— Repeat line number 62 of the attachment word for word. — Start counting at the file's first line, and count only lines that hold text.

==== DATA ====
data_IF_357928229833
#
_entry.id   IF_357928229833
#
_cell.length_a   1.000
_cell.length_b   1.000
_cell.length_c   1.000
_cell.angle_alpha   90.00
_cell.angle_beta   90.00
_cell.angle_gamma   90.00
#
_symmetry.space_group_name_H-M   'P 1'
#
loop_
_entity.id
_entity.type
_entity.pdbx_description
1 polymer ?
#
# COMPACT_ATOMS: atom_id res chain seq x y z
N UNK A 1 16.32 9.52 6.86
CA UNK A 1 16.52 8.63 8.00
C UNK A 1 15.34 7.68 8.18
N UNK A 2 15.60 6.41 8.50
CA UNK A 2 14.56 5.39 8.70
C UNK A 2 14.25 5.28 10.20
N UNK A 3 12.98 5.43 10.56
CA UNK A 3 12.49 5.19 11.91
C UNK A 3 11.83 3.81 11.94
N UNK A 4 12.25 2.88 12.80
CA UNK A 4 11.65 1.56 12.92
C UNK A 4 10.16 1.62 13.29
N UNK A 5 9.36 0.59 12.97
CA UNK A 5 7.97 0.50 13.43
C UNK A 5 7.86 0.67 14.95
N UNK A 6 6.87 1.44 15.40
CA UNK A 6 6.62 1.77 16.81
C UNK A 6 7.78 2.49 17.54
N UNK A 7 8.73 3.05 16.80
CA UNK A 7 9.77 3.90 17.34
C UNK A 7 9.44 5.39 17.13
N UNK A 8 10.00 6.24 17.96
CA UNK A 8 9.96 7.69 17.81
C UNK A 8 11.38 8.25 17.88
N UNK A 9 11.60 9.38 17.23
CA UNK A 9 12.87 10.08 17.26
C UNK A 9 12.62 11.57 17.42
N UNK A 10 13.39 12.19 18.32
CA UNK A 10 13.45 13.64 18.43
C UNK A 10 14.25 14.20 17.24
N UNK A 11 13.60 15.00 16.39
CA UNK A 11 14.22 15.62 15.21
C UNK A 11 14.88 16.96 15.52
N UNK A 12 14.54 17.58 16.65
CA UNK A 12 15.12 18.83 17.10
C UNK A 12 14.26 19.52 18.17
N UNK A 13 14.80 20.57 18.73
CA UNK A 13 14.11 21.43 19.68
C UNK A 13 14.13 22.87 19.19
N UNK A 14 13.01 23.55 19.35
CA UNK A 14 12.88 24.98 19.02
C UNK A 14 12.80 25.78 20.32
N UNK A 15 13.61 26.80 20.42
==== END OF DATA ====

C UNK A 14 12.80 25.78 20.32